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Archive | Permaculture

Stories, photos and podcasts about permaculture techniques, including information about healthy pollination tactics. Permaculture is defined as the development of agricultural ecosystems intended to be sustainable and self-sufficient.

Healthy Pollination: Horizontal Hives Support Natural Beekeeping

A bee pollinates a flower.

A bee pollinates a flower.

Healthy pollination is the goal almost every beekeeper starts with, but it is often easier said than done.

If you have ever dreamed of keep­ing bees but found the process com­plicated, expensive, or the potential for losing your investment to disease and pests all too real, then you have never met Dr. Leo Sharashkin. He is a prominent wild bee enthusiast, edu­cator and apiarist who practices an ancient method of catching and keep­ing wild bees in specially designed horizontal hives.

If you have had the good fortune to meet Sharashkin or to hear him speak to a room full of enthusiastic beekeep­ers or the crowd that inevitably gath­ers around his Horizontal Hive booth at growers’ conferences across the country, you already know that his knowledge of bees is boundless and the methods he uses to keep them, truly inspiring. Whether you are a budding beekeeper or an experienced apiarist, you can keep happy and productive bees with less work and money than you ever imagined pos­sible and do so in a sustainable way.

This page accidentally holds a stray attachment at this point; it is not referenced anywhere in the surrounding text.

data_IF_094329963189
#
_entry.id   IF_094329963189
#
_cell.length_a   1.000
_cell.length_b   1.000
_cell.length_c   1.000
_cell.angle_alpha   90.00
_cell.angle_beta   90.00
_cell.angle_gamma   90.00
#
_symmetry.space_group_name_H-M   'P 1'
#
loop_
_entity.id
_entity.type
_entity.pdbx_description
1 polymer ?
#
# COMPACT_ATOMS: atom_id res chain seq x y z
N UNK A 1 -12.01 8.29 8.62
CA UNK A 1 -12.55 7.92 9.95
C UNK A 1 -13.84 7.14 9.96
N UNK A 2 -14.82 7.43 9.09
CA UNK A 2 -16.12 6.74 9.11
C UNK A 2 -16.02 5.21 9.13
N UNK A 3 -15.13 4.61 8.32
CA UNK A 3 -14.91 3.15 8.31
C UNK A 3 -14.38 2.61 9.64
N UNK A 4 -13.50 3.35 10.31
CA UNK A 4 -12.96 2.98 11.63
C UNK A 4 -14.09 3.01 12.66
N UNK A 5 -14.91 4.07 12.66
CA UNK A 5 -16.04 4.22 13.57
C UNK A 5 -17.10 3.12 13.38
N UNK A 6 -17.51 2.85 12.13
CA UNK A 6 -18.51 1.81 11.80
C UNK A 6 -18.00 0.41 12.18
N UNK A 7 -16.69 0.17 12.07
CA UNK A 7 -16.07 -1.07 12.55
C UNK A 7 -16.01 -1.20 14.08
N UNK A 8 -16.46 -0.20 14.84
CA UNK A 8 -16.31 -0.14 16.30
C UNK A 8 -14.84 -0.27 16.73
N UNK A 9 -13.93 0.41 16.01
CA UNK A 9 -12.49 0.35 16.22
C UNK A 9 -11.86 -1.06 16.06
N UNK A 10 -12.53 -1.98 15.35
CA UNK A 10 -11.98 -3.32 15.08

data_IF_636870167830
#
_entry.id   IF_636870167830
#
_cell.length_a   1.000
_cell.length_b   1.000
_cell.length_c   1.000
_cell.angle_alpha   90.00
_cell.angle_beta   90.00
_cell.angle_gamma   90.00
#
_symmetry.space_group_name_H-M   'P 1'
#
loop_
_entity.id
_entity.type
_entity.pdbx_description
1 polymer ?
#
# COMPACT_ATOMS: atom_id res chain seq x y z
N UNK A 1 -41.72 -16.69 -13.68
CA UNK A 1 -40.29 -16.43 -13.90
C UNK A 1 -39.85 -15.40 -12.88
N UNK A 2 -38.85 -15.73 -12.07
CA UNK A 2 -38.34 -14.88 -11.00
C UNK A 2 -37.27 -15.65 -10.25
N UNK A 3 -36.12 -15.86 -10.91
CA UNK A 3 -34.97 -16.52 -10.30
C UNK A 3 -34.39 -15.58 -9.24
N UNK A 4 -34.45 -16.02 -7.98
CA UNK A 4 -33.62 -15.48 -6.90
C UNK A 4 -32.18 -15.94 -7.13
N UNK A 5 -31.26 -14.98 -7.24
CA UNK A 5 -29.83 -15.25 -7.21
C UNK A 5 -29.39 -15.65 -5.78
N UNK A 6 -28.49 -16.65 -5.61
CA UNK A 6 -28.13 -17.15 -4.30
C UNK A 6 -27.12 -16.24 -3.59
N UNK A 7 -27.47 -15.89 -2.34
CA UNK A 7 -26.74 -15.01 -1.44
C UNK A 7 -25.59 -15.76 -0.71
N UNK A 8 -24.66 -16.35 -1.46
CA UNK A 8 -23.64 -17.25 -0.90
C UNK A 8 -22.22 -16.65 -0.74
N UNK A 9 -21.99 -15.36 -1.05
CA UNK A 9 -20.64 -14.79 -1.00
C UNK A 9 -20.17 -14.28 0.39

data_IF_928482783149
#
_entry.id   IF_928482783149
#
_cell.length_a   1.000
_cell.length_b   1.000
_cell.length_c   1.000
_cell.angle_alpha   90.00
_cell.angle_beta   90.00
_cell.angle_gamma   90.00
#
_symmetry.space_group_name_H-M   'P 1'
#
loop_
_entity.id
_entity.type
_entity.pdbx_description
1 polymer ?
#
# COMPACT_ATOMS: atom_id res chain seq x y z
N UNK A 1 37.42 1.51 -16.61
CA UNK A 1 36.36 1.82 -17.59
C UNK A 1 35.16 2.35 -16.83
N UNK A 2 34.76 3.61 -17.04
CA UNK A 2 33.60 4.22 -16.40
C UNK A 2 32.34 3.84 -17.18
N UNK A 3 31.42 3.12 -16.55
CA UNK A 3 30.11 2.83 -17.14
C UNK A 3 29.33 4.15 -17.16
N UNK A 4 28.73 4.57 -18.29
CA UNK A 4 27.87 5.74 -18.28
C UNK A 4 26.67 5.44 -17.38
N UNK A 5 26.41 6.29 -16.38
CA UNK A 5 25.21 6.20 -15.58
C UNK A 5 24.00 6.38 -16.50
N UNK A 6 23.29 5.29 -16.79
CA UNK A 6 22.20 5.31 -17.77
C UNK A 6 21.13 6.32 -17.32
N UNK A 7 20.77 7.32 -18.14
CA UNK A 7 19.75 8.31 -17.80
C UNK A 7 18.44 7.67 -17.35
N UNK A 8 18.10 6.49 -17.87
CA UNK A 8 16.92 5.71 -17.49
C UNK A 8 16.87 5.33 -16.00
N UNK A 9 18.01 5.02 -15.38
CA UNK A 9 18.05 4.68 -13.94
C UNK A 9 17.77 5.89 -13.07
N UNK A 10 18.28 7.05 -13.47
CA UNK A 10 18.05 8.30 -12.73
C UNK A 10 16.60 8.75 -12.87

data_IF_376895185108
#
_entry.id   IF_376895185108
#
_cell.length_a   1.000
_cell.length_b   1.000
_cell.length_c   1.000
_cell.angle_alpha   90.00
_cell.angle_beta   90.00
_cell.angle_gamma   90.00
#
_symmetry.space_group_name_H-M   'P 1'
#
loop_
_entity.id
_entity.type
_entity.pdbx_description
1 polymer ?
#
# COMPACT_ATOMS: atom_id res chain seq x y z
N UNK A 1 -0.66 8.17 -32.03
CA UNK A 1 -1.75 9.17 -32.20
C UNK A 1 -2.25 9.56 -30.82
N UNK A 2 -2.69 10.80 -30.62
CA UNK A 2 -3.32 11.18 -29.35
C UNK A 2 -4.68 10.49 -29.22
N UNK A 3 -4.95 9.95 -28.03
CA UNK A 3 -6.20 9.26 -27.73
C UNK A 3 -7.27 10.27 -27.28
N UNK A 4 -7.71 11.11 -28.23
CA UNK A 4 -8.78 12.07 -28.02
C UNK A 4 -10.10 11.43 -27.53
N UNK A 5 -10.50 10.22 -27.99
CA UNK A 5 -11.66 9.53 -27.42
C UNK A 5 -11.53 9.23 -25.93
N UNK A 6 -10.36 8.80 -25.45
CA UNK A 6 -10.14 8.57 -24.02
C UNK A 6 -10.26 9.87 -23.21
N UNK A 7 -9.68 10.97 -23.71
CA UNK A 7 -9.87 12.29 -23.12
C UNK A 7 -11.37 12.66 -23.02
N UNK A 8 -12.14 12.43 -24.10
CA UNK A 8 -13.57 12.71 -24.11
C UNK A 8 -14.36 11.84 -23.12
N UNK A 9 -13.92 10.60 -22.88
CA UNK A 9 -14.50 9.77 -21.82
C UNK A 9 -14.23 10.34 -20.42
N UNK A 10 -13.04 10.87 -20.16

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Seed Selection: Starting Your Corn Seed Management System

GEM2008_FieldDay_RowsSeed selection is one of the most important tasks a sustainable farmer takes on every year, but knowing what seeds to save takes some experience and expertise.

First, one note: We are entering the science of genetics when selecting seed. Every trait of a corn variety is genetically driven.

Now, we know are primarily interested in harvesting the largest yields possible and must not allow your seed variety selection to place limitations upon your fields. From experience, we know that corn variety numbers vary greatly under certain conditions, and even in identical conditions they may differ in yields as much as 10 to 50 bushels per acre.

Every farmer has his favorite seed corn numbers that consistently produce well. The problem develops when he wants to select some new variety of number to replace some that appear to be playing out. The question becomes, how should he select a new number for test purposes? Does he choose the new number at the recommendation of a seed salesman simply because he is a friend who farms and sells seed as a sideline? Does he take the advice of a part-time salesperson or go elsewhere for advice? Continue Reading →